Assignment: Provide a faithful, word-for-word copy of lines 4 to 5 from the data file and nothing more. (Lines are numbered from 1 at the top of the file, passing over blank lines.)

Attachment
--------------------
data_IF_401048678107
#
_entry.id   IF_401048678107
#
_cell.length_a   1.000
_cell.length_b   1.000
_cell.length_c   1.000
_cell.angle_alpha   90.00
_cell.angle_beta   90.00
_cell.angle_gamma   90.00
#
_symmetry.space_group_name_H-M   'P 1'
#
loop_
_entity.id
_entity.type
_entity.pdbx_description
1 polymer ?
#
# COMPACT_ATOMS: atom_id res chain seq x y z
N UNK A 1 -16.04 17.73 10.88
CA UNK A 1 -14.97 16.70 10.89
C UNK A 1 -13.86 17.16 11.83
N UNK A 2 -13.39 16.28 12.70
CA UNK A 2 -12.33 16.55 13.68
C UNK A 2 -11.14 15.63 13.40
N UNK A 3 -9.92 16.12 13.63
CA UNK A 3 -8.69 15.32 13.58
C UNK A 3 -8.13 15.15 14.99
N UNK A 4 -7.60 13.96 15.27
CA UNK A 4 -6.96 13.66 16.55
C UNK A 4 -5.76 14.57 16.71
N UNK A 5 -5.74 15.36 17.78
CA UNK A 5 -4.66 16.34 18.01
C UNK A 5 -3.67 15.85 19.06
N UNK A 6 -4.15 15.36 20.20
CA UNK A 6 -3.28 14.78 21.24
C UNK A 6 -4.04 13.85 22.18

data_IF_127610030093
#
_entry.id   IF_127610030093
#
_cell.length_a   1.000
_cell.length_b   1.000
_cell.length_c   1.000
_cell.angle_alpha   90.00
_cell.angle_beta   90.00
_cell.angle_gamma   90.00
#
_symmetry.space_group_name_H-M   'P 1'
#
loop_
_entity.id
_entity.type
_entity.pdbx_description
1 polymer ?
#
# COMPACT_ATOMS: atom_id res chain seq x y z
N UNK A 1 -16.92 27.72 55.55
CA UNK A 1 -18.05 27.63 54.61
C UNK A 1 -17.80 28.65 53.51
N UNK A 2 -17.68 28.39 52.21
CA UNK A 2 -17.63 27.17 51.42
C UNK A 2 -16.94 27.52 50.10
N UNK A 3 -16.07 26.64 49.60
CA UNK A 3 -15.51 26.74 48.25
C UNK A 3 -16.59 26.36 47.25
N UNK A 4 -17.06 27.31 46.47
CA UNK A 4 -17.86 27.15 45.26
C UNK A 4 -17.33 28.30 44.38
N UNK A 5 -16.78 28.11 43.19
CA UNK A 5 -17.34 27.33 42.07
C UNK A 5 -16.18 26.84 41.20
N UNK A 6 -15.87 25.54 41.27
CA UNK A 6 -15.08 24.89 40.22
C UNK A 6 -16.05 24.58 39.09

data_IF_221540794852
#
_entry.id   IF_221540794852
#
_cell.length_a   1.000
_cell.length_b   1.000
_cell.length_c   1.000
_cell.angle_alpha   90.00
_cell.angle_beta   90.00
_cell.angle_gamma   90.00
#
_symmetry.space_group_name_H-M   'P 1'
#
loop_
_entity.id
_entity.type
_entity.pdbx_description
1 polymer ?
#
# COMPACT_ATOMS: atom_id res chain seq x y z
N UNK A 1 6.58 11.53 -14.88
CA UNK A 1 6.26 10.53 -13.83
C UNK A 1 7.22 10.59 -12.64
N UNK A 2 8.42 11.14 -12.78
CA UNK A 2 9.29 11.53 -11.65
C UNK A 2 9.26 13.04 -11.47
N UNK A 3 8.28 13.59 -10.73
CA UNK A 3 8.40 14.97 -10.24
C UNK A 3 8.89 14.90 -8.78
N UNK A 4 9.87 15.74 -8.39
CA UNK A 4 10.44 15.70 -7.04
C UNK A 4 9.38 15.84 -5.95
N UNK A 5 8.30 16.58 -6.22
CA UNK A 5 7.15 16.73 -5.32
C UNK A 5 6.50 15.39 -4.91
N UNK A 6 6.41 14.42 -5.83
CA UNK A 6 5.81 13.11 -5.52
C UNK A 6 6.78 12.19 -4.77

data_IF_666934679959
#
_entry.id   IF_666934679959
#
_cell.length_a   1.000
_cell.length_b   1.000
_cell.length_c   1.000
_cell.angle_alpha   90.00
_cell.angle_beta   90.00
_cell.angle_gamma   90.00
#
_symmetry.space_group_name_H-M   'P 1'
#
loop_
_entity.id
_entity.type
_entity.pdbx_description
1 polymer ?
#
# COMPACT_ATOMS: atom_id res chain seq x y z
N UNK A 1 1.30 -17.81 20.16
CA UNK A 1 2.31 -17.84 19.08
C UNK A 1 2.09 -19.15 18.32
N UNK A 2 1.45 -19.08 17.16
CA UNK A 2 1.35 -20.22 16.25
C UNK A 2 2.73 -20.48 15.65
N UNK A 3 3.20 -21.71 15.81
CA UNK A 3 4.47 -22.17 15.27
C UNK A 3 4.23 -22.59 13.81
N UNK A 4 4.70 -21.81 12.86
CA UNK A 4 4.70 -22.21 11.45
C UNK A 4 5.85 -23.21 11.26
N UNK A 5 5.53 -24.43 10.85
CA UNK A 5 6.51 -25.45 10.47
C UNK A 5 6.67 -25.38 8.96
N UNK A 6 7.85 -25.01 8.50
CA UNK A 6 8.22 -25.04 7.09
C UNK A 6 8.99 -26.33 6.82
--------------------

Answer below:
#
_cell.length_a   1.000